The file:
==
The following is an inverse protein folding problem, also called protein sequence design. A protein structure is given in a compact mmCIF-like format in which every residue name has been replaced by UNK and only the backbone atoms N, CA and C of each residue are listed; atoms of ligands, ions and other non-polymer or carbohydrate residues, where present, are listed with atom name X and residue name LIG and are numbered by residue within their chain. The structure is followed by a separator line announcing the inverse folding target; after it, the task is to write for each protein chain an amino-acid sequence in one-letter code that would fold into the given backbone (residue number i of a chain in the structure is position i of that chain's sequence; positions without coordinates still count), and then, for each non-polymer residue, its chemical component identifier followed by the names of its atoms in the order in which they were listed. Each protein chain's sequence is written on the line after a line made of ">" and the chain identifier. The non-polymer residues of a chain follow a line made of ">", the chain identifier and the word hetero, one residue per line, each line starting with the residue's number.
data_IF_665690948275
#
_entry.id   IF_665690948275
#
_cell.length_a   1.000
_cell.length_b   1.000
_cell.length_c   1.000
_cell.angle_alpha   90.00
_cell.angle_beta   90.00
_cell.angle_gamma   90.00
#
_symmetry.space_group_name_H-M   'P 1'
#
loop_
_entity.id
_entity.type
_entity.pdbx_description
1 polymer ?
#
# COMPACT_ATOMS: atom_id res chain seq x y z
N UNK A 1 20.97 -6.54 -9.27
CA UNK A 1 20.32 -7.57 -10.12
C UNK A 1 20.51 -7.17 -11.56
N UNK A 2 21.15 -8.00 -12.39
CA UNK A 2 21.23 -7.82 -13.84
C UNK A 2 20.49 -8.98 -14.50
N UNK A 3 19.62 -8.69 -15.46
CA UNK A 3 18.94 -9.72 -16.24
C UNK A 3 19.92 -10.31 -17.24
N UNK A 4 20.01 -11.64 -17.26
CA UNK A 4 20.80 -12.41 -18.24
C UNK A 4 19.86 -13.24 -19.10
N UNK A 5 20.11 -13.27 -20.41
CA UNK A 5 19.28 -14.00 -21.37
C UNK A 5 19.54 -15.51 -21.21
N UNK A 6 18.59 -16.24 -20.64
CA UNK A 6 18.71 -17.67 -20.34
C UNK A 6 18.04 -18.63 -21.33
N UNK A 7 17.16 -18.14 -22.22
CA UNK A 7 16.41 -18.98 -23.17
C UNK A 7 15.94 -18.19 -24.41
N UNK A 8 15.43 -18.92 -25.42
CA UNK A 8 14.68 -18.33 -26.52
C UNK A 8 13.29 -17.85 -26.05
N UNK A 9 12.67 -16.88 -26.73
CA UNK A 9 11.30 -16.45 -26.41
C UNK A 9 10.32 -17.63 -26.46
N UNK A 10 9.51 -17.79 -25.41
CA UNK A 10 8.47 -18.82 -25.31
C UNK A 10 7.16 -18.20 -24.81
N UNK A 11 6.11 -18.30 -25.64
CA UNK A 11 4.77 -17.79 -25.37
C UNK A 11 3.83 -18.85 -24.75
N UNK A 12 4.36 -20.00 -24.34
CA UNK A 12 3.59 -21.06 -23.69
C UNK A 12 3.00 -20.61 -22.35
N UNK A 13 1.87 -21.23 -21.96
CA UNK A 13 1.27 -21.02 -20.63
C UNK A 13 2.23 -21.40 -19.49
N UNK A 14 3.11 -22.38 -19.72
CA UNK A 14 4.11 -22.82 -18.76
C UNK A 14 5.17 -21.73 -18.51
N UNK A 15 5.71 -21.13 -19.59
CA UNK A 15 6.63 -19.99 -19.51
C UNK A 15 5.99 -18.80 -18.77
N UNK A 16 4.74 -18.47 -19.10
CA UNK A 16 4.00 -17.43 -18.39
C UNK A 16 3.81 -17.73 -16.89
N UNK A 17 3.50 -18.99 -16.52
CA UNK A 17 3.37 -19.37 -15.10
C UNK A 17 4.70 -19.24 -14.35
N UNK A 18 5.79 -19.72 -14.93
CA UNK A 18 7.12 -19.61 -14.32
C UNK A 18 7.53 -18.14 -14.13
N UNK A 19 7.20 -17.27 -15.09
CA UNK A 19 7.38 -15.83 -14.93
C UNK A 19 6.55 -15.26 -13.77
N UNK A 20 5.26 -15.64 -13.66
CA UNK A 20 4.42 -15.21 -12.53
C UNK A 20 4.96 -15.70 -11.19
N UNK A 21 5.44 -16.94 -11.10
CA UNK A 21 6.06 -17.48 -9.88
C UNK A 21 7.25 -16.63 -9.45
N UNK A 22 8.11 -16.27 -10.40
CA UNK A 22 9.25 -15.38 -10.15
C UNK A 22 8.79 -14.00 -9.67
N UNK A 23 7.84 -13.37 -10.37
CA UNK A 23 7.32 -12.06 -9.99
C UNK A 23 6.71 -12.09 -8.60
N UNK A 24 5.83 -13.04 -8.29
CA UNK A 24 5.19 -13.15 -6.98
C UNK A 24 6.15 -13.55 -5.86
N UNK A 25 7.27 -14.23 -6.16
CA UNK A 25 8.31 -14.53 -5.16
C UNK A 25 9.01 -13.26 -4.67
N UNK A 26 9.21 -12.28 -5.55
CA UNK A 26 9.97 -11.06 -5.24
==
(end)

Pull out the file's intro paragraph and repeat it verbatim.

The following is an inverse protein folding problem, also called protein sequence design. A protein structure is given in a compact mmCIF-like format in which every residue name has been replaced by UNK and only the backbone atoms N, CA and C of each residue are listed; atoms of ligands, ions and other non-polymer or carbohydrate residues, where present, are listed with atom name X and residue name LIG and are numbered by residue within their chain. The structure is followed by a separator line announcing the inverse folding target; after it, the task is to write for each protein chain an amino-acid sequence in one-letter code that would fold into the given backbone (residue number i of a chain in the structure is position i of that chain's sequence; positions without coordinates still count), and then, for each non-polymer residue, its chemical component identifier followed by the names of its atoms in the order in which they were listed. Each protein chain's sequence is written on the line after a line made of ">" and the chain identifier. The non-polymer residues of a chain follow a line made of ">", the chain identifier and the word hetero, one residue per line, each line starting with the residue's number.